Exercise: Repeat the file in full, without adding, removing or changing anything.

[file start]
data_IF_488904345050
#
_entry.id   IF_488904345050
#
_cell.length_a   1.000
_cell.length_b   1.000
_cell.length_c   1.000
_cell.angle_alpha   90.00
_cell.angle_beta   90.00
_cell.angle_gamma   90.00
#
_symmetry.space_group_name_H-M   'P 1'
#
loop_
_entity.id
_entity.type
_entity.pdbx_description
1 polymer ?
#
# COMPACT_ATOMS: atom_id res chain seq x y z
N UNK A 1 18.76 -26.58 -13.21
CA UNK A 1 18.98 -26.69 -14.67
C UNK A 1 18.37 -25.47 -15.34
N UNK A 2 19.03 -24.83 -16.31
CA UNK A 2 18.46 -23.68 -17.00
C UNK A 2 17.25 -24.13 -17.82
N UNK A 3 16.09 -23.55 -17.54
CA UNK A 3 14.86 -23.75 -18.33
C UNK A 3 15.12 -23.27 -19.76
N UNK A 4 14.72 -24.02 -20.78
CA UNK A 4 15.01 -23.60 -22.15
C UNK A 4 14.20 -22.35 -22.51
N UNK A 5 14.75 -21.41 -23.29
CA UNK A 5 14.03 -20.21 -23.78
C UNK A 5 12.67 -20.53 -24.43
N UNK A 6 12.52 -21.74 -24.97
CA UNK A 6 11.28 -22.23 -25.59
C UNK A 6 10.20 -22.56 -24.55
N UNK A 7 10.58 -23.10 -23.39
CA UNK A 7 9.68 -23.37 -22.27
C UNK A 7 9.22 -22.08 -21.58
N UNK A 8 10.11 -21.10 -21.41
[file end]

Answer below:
data_IF_488904345050
#
_entry.id   IF_488904345050
#
_cell.length_a   1.000
_cell.length_b   1.000
_cell.length_c   1.000
_cell.angle_alpha   90.00
_cell.angle_beta   90.00
_cell.angle_gamma   90.00
#
_symmetry.space_group_name_H-M   'P 1'
#
loop_
_entity.id
_entity.type
_entity.pdbx_description
1 polymer ?
#
# COMPACT_ATOMS: atom_id res chain seq x y z
N UNK A 1 18.76 -26.58 -13.21
CA UNK A 1 18.98 -26.69 -14.67
C UNK A 1 18.37 -25.47 -15.34
N UNK A 2 19.03 -24.83 -16.31
CA UNK A 2 18.46 -23.68 -17.00
C UNK A 2 17.25 -24.13 -17.82
N UNK A 3 16.09 -23.55 -17.54
CA UNK A 3 14.86 -23.75 -18.33
C UNK A 3 15.12 -23.27 -19.76
N UNK A 4 14.72 -24.02 -20.78
CA UNK A 4 15.01 -23.60 -22.15
C UNK A 4 14.20 -22.35 -22.51
N UNK A 5 14.75 -21.41 -23.29
CA UNK A 5 14.03 -20.21 -23.78
C UNK A 5 12.67 -20.53 -24.43
N UNK A 6 12.52 -21.74 -24.97
CA UNK A 6 11.28 -22.23 -25.59
C UNK A 6 10.20 -22.56 -24.55
N UNK A 7 10.58 -23.10 -23.39
CA UNK A 7 9.68 -23.37 -22.27
C UNK A 7 9.22 -22.08 -21.58
N UNK A 8 10.11 -21.10 -21.41